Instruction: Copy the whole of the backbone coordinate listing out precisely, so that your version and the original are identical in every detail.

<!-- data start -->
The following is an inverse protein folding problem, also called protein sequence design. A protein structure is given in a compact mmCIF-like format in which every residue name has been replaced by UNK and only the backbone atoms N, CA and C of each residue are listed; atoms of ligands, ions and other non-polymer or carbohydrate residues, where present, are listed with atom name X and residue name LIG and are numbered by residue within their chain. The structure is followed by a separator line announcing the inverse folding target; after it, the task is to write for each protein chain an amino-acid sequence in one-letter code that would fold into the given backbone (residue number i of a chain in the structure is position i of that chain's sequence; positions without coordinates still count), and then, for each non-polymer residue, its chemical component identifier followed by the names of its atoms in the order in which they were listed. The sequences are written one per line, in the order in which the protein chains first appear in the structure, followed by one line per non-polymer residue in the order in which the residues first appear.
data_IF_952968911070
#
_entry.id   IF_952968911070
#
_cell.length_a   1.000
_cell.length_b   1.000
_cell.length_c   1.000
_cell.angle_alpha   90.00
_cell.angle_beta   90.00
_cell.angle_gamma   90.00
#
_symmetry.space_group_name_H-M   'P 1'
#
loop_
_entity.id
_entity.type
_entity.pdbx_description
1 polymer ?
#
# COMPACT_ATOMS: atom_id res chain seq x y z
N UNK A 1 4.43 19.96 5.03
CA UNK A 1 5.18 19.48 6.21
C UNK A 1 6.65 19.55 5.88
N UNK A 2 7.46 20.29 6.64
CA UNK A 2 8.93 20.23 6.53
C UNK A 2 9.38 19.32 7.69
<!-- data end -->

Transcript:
The following is an inverse protein folding problem, also called protein sequence design. A protein structure is given in a compact mmCIF-like format in which every residue name has been replaced by UNK and only the backbone atoms N, CA and C of each residue are listed; atoms of ligands, ions and other non-polymer or carbohydrate residues, where present, are listed with atom name X and residue name LIG and are numbered by residue within their chain. The structure is followed by a separator line announcing the inverse folding target; after it, the task is to write for each protein chain an amino-acid sequence in one-letter code that would fold into the given backbone (residue number i of a chain in the structure is position i of that chain's sequence; positions without coordinates still count), and then, for each non-polymer residue, its chemical component identifier followed by the names of its atoms in the order in which they were listed. The sequences are written one per line, in the order in which the protein chains first appear in the structure, followed by one line per non-polymer residue in the order in which the residues first appear.
data_IF_952968911070
#
_entry.id   IF_952968911070
#
_cell.length_a   1.000
_cell.length_b   1.000
_cell.length_c   1.000
_cell.angle_alpha   90.00
_cell.angle_beta   90.00
_cell.angle_gamma   90.00
#
_symmetry.space_group_name_H-M   'P 1'
#
loop_
_entity.id
_entity.type
_entity.pdbx_description
1 polymer ?
#
# COMPACT_ATOMS: atom_id res chain seq x y z
N UNK A 1 4.43 19.96 5.03
CA UNK A 1 5.18 19.48 6.21
C UNK A 1 6.65 19.55 5.88
N UNK A 2 7.46 20.29 6.64
CA UNK A 2 8.93 20.23 6.53
C UNK A 2 9.38 19.32 7.69